Photochats is a community photography project offering exhibitions, photographic workshops and high quality traditional darkroom printing facilities at a reasonable price.

Black and White and Colour Darkroom Hire.

All darkroom users have to attend an induction session before using any of the facilities. This will cover health and safety, darkroom and building procedures. The induction lasts for one hour and costs £10.00.

Inductions can be arranged at any time subject to availability. Call 07921 816754. This can be extended to include a second hour of directly supervised refresher printing if requested (£20.00 including induction).

Subsequently enlarger time can be booked by the session as shown in the timetable above. There is no annual membership fee. The basic charge is £4.00 per hour to use the darkroom. Alternatively you can buy 12 hours for £35.00. These hours should be used within 3 months of purchase. All darkroom bookings should be made at least 24 hours in advance by phone: 07921 816754 or emailphotochats10@yahoo.com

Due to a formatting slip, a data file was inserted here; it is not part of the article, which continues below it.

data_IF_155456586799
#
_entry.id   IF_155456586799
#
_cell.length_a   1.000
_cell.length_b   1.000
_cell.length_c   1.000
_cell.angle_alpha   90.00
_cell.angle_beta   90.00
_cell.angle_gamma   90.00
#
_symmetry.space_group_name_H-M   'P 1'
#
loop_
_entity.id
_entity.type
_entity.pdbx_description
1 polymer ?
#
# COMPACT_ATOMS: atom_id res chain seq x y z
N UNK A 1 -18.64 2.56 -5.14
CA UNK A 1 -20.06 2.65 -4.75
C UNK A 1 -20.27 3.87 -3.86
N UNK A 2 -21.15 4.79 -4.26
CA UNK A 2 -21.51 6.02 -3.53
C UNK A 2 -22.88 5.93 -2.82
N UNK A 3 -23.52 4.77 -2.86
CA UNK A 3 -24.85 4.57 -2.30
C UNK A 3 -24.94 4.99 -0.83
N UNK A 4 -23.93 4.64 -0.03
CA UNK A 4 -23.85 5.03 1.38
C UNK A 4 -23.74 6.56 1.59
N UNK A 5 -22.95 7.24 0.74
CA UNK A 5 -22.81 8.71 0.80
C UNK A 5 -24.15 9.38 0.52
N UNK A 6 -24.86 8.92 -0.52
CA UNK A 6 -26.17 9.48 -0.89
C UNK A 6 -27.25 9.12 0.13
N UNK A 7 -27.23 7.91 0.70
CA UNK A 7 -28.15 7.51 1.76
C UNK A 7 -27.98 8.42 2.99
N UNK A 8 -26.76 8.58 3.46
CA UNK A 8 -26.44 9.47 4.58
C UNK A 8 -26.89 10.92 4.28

Darkroom Facilities.

The colour darkroom consists of 2 bench mounted De Vere 504 enlargers plus a floor standing De Vere 5108 (10×8). The processor is a table top Metoform 5040 which will take a maximum print width of 16 inches (20×16). The chemistry is Kodak. All negative sizes up to 10×8 can be catered for. The black and white darkroom has 4 bench mounted enlargers, including at least two De Vere’s, one with a cold cathode the other with a Multigrade 500 head. The paper is processed in open trays with the maximum size being 24x20inches. The paper developer is normally Ilford PQ Universal. There is a resin coated roller dryer and a couple of fibre dryers plus racks for air drying.